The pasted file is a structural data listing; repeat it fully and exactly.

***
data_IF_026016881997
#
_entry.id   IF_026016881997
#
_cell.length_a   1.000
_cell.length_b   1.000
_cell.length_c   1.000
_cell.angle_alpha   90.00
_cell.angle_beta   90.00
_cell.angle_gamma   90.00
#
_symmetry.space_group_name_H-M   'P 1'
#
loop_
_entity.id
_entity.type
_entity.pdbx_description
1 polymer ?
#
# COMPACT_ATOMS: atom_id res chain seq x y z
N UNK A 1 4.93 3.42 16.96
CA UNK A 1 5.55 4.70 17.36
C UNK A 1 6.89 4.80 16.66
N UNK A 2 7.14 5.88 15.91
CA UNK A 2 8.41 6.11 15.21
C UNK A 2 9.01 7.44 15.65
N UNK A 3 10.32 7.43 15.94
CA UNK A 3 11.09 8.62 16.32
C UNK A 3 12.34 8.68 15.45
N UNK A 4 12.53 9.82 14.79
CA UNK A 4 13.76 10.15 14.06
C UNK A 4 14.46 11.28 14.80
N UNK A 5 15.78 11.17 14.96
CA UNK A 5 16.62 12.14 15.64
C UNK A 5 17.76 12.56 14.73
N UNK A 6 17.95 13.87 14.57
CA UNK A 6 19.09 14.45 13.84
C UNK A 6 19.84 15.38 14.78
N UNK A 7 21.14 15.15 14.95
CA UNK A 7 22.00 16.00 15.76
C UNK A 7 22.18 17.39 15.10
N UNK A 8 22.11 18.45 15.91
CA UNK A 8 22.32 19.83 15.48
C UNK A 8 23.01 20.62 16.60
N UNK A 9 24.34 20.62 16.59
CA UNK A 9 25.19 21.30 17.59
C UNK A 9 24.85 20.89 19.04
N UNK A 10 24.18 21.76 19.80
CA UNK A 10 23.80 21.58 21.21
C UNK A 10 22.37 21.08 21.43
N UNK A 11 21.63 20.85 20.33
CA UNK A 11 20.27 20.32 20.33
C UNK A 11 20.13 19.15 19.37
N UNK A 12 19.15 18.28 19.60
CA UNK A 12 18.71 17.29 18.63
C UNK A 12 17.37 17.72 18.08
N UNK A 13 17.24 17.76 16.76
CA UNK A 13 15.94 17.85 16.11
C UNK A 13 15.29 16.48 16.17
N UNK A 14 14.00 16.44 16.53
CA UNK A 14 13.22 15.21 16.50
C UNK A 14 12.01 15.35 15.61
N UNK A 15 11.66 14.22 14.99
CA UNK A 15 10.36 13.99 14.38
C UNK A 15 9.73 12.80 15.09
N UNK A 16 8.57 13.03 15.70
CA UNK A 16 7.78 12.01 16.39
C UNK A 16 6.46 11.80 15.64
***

data_IF_026016881997
#
_entry.id   IF_026016881997
#
_cell.length_a   1.000
_cell.length_b   1.000
_cell.length_c   1.000
_cell.angle_alpha   90.00
_cell.angle_beta   90.00
_cell.angle_gamma   90.00
#
_symmetry.space_group_name_H-M   'P 1'
#
loop_
_entity.id
_entity.type
_entity.pdbx_description
1 polymer ?
#
# COMPACT_ATOMS: atom_id res chain seq x y z
N UNK A 1 4.93 3.42 16.96
CA UNK A 1 5.55 4.70 17.36
C UNK A 1 6.89 4.80 16.66
N UNK A 2 7.14 5.88 15.91
CA UNK A 2 8.41 6.11 15.21
C UNK A 2 9.01 7.44 15.65
N UNK A 3 10.32 7.43 15.94
CA UNK A 3 11.09 8.62 16.32
C UNK A 3 12.34 8.68 15.45
N UNK A 4 12.53 9.82 14.79
CA UNK A 4 13.76 10.15 14.06
C UNK A 4 14.46 11.28 14.80
N UNK A 5 15.78 11.17 14.96
CA UNK A 5 16.62 12.14 15.64
C UNK A 5 17.76 12.56 14.73
N UNK A 6 17.95 13.87 14.57
CA UNK A 6 19.09 14.45 13.84
C UNK A 6 19.84 15.38 14.78
N UNK A 7 21.14 15.15 14.95
CA UNK A 7 22.00 16.00 15.76
C UNK A 7 22.18 17.39 15.10
N UNK A 8 22.11 18.45 15.91
CA UNK A 8 22.32 19.83 15.48
C UNK A 8 23.01 20.62 16.60
N UNK A 9 24.34 20.62 16.59
CA UNK A 9 25.19 21.30 17.59
C UNK A 9 24.85 20.89 19.04
N UNK A 10 24.18 21.76 19.80
CA UNK A 10 23.80 21.58 21.21
C UNK A 10 22.37 21.08 21.43
N UNK A 11 21.63 20.85 20.33
CA UNK A 11 20.27 20.32 20.33
C UNK A 11 20.13 19.15 19.37
N UNK A 12 19.15 18.28 19.60
CA UNK A 12 18.71 17.29 18.63
C UNK A 12 17.37 17.72 18.08
N UNK A 13 17.24 17.76 16.76
CA UNK A 13 15.94 17.85 16.11
C UNK A 13 15.29 16.48 16.17
N UNK A 14 14.00 16.44 16.53
CA UNK A 14 13.22 15.21 16.50
C UNK A 14 12.01 15.35 15.61
N UNK A 15 11.66 14.22 14.99
CA UNK A 15 10.36 13.99 14.38
C UNK A 15 9.73 12.80 15.09
N UNK A 16 8.57 13.03 15.70
CA UNK A 16 7.78 12.01 16.39
C UNK A 16 6.46 11.80 15.64